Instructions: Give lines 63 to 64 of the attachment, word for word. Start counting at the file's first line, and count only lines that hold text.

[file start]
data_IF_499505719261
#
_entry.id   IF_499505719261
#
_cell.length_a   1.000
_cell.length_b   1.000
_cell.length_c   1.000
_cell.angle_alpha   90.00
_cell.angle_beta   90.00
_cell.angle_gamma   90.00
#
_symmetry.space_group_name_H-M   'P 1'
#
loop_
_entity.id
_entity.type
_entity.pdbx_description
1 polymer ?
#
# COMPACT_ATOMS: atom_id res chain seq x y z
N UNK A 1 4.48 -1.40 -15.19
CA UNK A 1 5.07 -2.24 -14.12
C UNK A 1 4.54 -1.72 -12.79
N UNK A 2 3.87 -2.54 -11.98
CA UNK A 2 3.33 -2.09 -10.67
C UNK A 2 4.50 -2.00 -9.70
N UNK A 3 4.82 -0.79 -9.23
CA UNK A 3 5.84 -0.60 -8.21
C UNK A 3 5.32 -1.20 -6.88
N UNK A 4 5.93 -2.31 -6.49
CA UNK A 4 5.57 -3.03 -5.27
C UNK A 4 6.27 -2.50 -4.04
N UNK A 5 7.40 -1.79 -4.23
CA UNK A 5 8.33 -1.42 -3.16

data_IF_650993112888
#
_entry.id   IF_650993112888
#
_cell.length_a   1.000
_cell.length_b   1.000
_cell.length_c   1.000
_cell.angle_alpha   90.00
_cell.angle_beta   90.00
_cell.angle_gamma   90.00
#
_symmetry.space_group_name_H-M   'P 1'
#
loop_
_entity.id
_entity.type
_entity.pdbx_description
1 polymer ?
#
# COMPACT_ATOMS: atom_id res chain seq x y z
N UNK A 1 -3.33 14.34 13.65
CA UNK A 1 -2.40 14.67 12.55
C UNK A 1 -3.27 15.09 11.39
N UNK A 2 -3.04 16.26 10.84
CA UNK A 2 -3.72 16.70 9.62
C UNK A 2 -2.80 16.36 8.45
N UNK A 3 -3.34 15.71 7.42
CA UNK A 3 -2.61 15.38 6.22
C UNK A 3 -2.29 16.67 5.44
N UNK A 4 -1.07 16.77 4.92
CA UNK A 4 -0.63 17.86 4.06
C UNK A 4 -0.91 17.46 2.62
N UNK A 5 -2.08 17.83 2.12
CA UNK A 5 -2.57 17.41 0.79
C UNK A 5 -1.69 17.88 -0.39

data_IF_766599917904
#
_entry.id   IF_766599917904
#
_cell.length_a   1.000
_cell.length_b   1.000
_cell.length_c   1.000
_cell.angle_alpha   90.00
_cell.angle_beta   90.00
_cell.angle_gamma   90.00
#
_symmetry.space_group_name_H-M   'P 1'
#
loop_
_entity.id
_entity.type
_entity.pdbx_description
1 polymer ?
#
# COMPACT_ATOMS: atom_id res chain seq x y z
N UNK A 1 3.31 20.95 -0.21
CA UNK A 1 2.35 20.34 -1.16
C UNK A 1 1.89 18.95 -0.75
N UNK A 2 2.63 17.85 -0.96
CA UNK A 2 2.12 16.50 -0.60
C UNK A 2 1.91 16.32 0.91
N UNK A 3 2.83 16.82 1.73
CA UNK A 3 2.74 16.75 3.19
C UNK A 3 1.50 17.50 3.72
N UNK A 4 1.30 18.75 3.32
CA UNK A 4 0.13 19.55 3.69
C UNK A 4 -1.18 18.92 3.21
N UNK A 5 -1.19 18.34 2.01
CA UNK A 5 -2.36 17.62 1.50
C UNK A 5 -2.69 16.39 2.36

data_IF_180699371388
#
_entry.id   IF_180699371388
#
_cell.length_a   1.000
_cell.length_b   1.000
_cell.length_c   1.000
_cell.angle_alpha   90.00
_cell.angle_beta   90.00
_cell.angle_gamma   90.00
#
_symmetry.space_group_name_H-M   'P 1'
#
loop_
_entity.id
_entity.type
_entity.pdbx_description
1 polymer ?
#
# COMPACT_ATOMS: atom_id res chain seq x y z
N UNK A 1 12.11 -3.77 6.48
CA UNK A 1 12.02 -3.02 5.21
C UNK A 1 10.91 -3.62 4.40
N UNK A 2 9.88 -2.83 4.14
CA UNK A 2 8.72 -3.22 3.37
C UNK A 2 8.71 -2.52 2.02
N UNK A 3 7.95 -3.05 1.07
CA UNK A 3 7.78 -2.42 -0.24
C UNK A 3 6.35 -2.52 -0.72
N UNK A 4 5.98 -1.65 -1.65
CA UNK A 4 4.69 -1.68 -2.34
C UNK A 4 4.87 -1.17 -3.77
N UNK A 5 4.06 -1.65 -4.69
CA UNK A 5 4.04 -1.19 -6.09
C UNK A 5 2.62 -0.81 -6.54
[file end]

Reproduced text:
C UNK A 3 -2.29 16.67 5.44
N UNK A 4 -1.07 16.77 4.92